5 Ways to Incorporate More Self Care into Everyday Life

The key to practicing self-care is doing it with enthusiasm and joy. If self-care feels like just another chore to you, you won’t be as likely to benefit from it or continue it in the future. Therefore, find what speaks to you through trial and error. Especially if self-care is new to you, make time to explore. One man’s scuba diving is another man’s idea of slow drowning.

On that note, here are 5 ways to add self-care to things you are probably already doing throughout the day:

Make exercise part of your daily activities

For example, try The Potty Squat, rather than just sitting easily while going to the bathroom. Doing squats during potty time is not only extra sanitary, when you avoid resting your bottom on the porcelain throne, you are actually firing up the leg muscles, strengthening the low back and working the abdominal core and glutes. This improves posture and balance over time. But, don’t worry, if you can’t do it for the whole time at first… you may build up to a full hover later! 

Take breaks as needed in the beginning, or try lifting a bit energetically through the legs and tightening the core, rather than making a full lift-off from the seat right away. Squatting pose is also amazing for pelvic floor health and is done with ease throughout the world in many everyday scenarios, eating, watching TV or playing a game or even during social gatherings. The chair may be a luxury but seeing how you do without it from time to time is a real challenge that is also sure to optimize your health!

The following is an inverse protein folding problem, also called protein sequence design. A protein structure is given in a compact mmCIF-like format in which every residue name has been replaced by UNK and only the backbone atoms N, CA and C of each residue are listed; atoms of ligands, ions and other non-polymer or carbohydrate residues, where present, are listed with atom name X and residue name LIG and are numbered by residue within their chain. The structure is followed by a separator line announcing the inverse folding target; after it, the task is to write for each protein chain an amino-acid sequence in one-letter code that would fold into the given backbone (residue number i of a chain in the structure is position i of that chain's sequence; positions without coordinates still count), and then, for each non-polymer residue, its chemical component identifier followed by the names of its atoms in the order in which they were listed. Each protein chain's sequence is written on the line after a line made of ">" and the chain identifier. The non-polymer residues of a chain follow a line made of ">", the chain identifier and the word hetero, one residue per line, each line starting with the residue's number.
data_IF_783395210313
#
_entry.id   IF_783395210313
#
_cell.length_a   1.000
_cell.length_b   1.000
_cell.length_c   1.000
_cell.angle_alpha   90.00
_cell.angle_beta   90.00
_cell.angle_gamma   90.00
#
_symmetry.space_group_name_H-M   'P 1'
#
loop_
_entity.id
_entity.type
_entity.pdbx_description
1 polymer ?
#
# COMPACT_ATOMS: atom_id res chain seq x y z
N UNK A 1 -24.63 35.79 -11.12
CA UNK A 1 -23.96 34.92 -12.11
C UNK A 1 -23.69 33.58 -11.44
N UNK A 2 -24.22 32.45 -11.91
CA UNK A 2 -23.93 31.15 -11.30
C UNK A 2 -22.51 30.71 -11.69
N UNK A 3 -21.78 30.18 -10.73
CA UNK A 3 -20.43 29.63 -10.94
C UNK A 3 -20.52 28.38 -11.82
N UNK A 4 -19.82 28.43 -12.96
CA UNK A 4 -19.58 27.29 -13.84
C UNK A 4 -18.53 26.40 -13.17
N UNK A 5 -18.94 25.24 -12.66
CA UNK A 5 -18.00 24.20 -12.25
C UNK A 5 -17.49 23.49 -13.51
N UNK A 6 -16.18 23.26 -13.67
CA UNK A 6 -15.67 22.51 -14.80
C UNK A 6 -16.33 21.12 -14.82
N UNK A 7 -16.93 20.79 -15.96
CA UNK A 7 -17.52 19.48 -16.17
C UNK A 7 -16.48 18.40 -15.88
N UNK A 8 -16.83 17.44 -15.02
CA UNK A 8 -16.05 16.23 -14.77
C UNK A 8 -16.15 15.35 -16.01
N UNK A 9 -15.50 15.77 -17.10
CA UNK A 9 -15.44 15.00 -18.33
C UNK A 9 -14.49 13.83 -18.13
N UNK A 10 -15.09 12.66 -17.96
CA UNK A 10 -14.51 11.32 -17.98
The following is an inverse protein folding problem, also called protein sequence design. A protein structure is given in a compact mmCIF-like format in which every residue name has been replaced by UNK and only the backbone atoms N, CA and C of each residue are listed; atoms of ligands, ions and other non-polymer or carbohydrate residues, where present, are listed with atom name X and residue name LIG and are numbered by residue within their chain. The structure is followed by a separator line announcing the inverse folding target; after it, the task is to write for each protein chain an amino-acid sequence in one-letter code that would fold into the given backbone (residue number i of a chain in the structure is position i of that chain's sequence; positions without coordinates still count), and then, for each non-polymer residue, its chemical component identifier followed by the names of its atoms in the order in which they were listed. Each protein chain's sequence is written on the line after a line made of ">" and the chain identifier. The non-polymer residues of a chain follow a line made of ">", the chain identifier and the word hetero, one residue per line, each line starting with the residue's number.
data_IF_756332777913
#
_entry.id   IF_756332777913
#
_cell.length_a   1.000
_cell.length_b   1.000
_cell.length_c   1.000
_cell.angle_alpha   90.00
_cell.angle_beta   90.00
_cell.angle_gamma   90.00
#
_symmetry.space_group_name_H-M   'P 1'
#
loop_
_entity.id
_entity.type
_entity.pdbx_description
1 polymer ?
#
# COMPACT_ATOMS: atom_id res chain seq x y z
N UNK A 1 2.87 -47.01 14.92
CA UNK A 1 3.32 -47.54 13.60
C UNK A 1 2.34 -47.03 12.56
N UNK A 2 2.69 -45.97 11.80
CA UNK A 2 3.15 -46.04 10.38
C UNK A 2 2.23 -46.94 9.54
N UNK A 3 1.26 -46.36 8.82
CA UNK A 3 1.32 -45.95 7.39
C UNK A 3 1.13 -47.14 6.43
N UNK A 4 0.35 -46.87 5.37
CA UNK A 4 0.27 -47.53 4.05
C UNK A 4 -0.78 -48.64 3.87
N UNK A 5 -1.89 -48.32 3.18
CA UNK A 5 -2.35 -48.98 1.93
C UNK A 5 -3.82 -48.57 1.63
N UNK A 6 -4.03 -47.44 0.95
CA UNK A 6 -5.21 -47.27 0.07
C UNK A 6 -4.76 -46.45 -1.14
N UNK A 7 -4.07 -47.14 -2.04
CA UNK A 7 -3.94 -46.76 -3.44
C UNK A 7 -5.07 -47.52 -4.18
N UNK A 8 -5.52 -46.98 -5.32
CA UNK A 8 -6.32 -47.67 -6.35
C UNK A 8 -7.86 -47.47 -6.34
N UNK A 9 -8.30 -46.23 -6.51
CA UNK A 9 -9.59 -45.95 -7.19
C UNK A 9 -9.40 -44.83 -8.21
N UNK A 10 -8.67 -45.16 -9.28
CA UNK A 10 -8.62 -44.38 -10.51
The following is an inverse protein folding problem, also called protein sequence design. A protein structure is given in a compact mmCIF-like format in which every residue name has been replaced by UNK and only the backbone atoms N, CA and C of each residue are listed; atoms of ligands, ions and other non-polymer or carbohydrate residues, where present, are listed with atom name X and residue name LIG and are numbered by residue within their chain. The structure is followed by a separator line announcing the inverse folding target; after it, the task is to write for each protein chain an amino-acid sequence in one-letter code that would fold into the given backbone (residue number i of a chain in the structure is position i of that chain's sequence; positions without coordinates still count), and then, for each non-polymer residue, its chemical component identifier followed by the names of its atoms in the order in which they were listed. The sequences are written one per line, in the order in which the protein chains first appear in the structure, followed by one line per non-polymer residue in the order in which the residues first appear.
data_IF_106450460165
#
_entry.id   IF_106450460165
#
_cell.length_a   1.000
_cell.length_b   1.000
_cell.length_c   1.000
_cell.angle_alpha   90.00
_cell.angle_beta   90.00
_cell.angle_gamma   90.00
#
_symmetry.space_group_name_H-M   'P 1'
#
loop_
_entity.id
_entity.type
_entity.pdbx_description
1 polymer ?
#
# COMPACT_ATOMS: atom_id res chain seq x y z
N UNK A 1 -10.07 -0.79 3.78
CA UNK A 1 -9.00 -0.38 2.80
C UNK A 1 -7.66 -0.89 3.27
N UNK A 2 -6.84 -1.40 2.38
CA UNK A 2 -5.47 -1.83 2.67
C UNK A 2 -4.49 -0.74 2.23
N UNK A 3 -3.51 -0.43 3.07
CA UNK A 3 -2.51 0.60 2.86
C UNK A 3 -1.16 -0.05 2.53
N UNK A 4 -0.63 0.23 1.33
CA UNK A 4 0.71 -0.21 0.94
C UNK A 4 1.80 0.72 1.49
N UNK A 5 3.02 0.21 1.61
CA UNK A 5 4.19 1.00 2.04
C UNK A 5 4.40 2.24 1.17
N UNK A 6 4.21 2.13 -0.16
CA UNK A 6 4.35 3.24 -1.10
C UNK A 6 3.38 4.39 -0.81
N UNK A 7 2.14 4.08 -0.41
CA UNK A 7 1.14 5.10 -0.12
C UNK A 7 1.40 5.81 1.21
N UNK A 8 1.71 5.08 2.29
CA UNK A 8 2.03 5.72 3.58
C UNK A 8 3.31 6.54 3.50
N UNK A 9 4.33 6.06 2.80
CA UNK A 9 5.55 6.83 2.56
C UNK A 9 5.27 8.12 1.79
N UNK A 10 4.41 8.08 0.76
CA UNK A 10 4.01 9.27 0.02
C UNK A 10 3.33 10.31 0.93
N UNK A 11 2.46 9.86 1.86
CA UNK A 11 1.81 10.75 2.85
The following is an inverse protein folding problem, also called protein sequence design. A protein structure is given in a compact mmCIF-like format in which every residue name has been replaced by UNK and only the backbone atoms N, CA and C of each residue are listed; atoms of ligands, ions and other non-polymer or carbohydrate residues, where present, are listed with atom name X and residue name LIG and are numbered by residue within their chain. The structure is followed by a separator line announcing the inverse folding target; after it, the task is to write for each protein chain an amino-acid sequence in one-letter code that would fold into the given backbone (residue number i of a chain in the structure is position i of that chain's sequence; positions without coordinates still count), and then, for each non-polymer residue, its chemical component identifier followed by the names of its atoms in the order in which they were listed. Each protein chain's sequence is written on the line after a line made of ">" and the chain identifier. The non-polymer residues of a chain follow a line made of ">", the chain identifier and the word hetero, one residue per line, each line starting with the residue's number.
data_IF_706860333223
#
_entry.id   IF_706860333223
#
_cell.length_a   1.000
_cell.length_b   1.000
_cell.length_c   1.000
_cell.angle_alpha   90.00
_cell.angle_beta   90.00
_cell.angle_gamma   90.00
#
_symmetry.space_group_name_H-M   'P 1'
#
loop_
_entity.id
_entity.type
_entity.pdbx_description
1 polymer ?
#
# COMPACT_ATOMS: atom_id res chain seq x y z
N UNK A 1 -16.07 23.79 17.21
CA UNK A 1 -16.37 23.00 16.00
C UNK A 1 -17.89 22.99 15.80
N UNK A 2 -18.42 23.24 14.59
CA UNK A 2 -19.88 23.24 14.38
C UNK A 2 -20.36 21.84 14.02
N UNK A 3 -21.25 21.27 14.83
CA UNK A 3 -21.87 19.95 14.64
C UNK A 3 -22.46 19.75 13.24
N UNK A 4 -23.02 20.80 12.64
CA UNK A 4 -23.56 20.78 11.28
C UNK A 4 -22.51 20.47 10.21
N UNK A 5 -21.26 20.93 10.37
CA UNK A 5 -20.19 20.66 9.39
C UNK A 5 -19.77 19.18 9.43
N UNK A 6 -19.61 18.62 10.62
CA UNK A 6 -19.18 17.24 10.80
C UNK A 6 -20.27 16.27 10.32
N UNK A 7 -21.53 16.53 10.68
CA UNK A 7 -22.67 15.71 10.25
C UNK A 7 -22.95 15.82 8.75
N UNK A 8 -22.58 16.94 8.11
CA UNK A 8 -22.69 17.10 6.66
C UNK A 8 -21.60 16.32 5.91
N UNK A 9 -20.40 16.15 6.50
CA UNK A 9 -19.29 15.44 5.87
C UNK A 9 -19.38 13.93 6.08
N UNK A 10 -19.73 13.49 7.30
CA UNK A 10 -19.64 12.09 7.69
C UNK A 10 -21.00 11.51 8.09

Boost your immune system during your shower or bath

Now, more than ever, it’s important to have a strong, healthy immune system. Luckily, there are simple things that you can do at home that are very effective in strengthening your body’s protective abilities. One is by thumping the thymus. This can be done anywhere, at any time, but is especially beneficial while breathing in the warm steam from a shower or bath. 

The thymus is a gland underneath the breastbone that trains fighter T-cells before they reach the bloodstream to ward off threatening viruses. Scientists note that the thymus shrinks, or becomes less functional every year after puberty. Therefore, it is important to get to know and support this hard-working gland. You may find your thymus in the center of the chest, slightly below the collar bones and above the nipple line. To improve immune functions, gently tap this area with your fingertips while taking a few deep breaths. 

If that felt good, try adding a little more pressure, perhaps with your hand in a fist, going for three more deep breaths (picture the gorilla thumping his chest vigorously in the jungle to show his strength and vitality). At the end of your shower or bath, take a few moments to stand under cool or cold water for a minute or two. This strengthens immunity and boosts resilience… Talk about getting comfortable with the uncomfortable! Dry off with a warm towel to finish your get-clean routine.